The IMF approved a 22.5 billion euro (US$30 billion) loan for Ireland on Thursday and said it was open to renegotiating parts of the bailout package with a new government provided its overall targets were adhered to.
Irish Prime Minister Brian Cowen is expected to lose office in an election in the first quarter of next year and a new coalition government wants to alter the 85 billion euro joint EU/IMF rescue package to allow it impose losses on some senior bondholders in Irish banks and introduce its own fiscal measures.
“The fact that the IMF board approved this program, knowing that there is going to be an election in a few months, is a clear sign that the board believes that across the political spectrum there is a clear endorsement of the objectives,” the IMF’s European Department deputy director Ajay Chopra told Ireland’s national broadcaster RTE.
“Of course different governments might have somewhat different priorities in the areas of achieving fiscal and financial stability. These would need to be discussed and as long as the priorities are consistent with meeting the overarching objectives, there is always room for discussion,” he said.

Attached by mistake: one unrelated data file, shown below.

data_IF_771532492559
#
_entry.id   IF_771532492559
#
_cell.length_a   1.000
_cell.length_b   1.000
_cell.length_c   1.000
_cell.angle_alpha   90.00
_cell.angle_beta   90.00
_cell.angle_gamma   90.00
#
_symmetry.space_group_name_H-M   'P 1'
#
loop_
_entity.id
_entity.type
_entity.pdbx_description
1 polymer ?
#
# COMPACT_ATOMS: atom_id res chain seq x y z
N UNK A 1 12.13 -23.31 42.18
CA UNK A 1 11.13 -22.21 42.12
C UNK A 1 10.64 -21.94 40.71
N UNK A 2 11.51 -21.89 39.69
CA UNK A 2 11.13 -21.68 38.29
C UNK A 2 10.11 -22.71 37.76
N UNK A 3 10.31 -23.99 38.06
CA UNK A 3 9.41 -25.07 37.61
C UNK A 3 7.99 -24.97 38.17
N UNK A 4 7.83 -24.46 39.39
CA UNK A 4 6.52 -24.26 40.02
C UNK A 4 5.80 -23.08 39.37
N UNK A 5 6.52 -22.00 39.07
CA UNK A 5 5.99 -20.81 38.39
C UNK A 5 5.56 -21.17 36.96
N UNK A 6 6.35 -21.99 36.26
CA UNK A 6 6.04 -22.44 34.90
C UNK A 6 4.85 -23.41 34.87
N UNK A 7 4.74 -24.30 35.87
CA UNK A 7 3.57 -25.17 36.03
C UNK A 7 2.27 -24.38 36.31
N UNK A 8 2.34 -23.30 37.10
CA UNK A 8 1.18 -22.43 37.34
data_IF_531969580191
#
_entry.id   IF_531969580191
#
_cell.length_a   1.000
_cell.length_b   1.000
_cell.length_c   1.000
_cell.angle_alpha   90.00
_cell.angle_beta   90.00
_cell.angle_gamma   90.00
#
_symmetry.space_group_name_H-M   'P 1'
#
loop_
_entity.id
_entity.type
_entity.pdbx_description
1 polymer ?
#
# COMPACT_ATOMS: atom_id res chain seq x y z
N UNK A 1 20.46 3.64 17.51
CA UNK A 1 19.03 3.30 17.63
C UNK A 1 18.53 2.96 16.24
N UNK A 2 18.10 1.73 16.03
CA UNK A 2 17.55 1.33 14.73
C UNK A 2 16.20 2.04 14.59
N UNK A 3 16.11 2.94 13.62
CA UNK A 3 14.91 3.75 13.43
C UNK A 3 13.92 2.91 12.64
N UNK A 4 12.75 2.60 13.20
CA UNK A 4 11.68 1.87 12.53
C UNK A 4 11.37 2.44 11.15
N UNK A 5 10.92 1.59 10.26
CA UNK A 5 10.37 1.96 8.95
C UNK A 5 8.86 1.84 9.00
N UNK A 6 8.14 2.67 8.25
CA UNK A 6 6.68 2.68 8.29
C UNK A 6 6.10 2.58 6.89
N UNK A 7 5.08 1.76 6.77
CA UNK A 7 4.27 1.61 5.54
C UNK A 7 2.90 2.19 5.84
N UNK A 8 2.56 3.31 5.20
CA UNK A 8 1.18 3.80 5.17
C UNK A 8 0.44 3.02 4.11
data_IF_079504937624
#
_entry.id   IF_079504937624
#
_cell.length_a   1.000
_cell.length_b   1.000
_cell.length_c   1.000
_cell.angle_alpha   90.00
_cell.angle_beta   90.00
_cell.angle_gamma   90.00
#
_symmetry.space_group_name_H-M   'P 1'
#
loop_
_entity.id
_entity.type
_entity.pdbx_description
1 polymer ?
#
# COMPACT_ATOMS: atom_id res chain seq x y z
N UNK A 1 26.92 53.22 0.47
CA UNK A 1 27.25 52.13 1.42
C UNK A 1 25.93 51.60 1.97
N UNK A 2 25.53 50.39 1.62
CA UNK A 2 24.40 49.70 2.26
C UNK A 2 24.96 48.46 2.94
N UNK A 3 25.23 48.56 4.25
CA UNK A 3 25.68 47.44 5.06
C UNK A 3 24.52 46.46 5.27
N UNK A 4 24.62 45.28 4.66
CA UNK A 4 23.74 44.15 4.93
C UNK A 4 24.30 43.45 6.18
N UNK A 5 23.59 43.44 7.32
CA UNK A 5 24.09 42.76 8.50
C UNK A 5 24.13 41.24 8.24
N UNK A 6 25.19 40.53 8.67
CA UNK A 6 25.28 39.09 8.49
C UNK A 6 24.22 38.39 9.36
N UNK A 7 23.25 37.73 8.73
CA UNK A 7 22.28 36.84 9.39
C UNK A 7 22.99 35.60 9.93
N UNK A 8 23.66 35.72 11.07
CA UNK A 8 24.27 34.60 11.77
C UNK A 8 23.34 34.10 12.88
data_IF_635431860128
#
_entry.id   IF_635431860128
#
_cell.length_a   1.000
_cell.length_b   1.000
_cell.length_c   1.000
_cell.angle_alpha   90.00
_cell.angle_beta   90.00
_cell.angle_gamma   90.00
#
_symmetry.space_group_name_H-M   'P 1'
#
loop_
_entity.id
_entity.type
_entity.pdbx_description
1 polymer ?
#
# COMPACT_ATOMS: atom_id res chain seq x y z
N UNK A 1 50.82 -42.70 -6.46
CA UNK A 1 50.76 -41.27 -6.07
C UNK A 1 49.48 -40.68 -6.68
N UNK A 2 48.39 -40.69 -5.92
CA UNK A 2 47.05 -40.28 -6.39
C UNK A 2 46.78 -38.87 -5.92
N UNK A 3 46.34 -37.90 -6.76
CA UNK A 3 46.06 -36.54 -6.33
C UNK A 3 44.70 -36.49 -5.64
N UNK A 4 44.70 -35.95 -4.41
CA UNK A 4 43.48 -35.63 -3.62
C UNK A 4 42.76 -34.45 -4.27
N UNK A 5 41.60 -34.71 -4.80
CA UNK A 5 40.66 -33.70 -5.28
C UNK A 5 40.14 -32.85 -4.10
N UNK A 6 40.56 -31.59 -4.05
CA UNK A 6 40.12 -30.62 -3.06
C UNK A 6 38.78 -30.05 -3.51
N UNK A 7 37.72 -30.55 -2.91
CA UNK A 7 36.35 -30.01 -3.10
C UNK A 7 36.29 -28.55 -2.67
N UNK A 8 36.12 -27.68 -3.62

Meanwhile, Moody’s Investors Service yesterday slashed its credit rating on Ireland by five notches from Aa2 to Baa1 because of increasing uncertainties over the debt-stricken country’s economy and public finances.
Moody’s said the Baa1 rating outlook is negative.
Fitch Ratings also cut Ireland’s credit rating on Dec. 9 by three levels to BBB+ from A+.
Chopra, who negotiated the bailout with officials from the EU, the European Central Bank and the Irish government in Dublin last month, sidestepped a question about whether senior bondholders in Irish banks should shoulder losses.
Ireland was forced to go to the IMF and the EU to deal with a crisis in its banking sector which brought the former “Celtic Tiger” economy to its knees and rattled the wider euro zone.
Under the terms of the EU/IMF deal, Irish people face years of cutbacks and tax increases in return for fresh capital to shore up the banks, preserving full payment of their senior bonds — those first in line to be repaid in the event of any default.
The country’s parliament passed legislation on Wednesday giving the government the power to impose losses on holders of subordinated debt, a riskier class of asset, but the EU fears imposing losses on senior bondholders, who rank on a par with depositors, could destabilize other banks in Europe and compound the region’s debt crisis.